By Cecilia Bianco, March 17 2015
The Campaign for the Fair Sentencing of Youth (CSFY) has released the first-ever set of guidelines to protect the rights of young people facing possible life imprisonment. Titled “Trial Defense Guidelines: Representing a Child Client Facing a Possible Life Sentence,” this 24-page report has been endorsed by a wide range of attorneys, child advocates and juvenile justice experts.
Sparked by the findings of the U.S. Supreme Court in the landmark 2012 Miller v. Alabama decision, the guidelines call for a “national standard to ensure zealous, constitutionally effective representation” for all juveniles facing a possible life sentence, citing Miller’s holding that trial courts must “take into account how children are different and how those differences counsel against irrevocably sentencing [children] to a lifetime in prison.”
The guidelines are based on 11 foundational principles including “children are constitutionally and developmentally different from adults,” “children must not be defined by a single act,” “juvenile life defense requires a qualified team trained in adolescent development,” and “juvenile life defense requires communicating with clients in a trauma-informed, culturally competent, developmentally and age-appropriate manner.”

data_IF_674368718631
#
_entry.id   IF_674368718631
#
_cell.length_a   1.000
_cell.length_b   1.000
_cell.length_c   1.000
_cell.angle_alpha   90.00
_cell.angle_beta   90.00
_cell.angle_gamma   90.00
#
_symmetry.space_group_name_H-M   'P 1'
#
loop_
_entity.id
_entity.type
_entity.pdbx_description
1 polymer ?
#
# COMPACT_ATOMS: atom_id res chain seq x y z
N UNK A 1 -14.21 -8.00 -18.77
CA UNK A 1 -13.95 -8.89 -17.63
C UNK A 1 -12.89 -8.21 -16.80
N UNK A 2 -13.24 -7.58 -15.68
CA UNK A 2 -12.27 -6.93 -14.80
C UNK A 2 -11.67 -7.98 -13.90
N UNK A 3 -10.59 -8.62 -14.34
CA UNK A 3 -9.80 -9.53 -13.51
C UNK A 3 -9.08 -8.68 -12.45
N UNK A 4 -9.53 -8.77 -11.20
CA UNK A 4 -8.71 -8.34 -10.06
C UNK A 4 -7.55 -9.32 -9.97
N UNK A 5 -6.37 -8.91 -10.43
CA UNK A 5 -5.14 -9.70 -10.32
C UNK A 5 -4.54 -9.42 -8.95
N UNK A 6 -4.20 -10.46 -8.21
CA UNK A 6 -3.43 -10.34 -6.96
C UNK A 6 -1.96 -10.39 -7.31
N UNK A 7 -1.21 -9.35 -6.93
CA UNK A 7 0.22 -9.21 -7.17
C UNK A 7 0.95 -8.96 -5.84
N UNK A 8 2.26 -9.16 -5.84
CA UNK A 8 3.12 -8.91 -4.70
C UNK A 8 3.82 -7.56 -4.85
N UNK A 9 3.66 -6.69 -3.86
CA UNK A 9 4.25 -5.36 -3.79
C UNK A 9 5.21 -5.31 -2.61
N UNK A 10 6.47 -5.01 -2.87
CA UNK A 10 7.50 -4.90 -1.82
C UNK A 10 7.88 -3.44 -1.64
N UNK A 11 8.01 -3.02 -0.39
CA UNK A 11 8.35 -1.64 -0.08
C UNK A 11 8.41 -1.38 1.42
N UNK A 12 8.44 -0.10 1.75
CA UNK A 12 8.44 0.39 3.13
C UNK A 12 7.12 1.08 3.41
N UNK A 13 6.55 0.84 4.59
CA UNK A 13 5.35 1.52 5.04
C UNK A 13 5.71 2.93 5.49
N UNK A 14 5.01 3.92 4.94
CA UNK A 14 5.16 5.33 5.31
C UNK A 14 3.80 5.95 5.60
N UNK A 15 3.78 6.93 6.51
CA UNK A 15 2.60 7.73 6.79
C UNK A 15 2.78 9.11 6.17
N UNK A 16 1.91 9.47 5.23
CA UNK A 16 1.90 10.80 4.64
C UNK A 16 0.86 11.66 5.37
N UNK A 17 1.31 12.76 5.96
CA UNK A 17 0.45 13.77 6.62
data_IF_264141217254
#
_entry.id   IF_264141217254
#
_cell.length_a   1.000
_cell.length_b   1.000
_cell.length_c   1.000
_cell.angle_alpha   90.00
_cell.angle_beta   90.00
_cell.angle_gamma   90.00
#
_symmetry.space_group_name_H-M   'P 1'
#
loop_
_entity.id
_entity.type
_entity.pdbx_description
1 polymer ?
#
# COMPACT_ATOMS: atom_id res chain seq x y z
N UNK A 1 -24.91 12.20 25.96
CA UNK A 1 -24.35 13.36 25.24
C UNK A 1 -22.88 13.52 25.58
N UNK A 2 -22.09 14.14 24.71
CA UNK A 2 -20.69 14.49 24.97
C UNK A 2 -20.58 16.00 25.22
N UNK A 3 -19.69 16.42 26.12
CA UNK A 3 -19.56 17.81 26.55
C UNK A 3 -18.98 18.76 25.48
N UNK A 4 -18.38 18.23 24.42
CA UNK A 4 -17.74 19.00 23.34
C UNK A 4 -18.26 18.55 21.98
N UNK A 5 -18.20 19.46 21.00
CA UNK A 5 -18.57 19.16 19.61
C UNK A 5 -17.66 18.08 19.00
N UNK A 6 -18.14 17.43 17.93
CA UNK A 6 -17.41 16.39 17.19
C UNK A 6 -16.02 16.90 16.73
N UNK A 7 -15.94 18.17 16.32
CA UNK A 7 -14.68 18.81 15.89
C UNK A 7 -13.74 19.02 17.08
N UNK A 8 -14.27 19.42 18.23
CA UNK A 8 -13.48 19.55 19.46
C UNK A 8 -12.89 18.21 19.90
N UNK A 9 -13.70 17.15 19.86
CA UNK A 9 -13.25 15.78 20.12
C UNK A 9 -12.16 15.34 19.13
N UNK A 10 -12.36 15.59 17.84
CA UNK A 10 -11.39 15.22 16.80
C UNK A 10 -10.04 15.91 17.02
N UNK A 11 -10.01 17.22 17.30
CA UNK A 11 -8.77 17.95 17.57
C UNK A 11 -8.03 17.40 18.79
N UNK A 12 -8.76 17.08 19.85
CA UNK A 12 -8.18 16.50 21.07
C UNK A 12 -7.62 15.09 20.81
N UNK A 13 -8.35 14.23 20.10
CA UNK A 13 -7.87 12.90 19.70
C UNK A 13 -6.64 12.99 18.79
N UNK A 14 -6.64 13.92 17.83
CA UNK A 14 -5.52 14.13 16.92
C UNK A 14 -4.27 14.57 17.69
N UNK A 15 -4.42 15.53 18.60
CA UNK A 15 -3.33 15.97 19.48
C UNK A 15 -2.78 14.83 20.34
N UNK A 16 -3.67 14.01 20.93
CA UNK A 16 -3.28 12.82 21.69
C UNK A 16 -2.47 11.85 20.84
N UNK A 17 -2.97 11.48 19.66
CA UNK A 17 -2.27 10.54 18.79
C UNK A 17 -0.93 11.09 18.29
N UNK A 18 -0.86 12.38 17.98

Split into the following nine parts, these guidelines aim to strengthen and improve defense in juvenile life cases:
- Defense Team Composition and Ethical Duties
- Defense Counsel Qualifications and Responsibilities
- Investigator Qualifications and Responsibilities
- Mitigation Specialist Qualifications and Responsibilities
- Plea Agreements
- Post-Sentencing Responsibilities
- Defense Team Compensation
“The Trial Defense Guidelines recognize that children need to be treated as children when facing a possible life-in-prison sentence,” said Marsha Levick, chief counsel and deputy director at the Philadelphia-based, nonprofit Juvenile Law Center, in an email. “The guidelines also will ensure a child receives a meaningful, individualized sentencing hearing before imposition of a sentence.”
CFSY collaborated with attorneys and advocates from across the nation to create the guidelines. Visit the CFSY website for more information and access the full guidelines online.
Topics: Juvenile Justice Reform, News
Updated: February 08 2018